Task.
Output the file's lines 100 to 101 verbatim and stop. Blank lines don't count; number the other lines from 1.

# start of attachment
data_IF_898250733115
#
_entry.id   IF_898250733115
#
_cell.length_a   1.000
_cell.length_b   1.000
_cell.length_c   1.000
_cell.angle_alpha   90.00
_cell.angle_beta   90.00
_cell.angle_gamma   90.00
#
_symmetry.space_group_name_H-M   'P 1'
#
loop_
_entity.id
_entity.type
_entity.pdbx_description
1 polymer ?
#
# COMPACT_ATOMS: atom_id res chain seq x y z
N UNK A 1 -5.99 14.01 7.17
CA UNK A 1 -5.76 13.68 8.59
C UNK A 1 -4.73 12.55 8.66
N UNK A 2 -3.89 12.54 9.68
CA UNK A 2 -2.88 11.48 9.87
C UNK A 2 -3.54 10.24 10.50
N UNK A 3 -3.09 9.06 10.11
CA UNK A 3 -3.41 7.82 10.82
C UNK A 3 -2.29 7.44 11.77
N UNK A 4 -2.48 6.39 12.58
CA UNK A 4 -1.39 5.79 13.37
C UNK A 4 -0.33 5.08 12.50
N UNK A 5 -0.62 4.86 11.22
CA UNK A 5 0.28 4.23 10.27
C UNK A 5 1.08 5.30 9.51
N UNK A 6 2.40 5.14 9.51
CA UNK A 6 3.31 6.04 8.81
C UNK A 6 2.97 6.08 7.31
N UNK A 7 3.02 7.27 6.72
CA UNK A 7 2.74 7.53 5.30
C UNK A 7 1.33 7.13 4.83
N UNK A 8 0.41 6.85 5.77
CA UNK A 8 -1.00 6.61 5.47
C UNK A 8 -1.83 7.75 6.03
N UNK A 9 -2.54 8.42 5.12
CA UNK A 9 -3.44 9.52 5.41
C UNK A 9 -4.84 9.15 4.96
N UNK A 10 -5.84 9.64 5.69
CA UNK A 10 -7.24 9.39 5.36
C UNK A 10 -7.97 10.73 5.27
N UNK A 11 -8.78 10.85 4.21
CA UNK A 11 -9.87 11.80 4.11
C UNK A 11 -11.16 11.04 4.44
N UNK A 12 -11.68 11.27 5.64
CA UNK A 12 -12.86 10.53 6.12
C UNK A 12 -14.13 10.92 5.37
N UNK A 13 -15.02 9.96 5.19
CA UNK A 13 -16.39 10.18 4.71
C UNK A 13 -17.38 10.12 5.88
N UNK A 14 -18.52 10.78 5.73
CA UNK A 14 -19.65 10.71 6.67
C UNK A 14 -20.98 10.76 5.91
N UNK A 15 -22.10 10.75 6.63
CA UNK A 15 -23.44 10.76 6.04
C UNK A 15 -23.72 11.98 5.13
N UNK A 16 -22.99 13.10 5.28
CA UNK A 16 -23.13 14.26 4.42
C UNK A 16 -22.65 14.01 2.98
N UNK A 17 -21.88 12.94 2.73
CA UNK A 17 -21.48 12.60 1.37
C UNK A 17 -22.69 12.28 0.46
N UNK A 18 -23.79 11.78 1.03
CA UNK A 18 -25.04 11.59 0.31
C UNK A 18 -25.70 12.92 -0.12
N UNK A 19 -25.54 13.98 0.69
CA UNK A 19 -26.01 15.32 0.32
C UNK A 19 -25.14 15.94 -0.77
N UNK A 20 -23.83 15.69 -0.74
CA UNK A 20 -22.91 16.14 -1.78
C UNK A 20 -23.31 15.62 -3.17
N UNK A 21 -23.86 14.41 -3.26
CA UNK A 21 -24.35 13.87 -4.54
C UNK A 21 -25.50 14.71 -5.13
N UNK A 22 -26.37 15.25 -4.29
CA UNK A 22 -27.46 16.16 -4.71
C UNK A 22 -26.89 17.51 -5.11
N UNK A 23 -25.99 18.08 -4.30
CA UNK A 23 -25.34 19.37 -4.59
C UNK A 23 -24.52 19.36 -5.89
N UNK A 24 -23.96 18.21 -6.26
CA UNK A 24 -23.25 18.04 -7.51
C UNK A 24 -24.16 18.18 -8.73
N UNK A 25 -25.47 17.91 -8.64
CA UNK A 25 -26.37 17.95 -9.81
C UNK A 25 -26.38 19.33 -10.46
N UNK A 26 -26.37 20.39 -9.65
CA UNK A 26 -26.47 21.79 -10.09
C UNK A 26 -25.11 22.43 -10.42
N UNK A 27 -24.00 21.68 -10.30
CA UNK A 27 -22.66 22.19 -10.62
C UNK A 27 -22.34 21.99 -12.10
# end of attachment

CA UNK A 27 -22.66 22.19 -10.62
C UNK A 27 -22.34 21.99 -12.10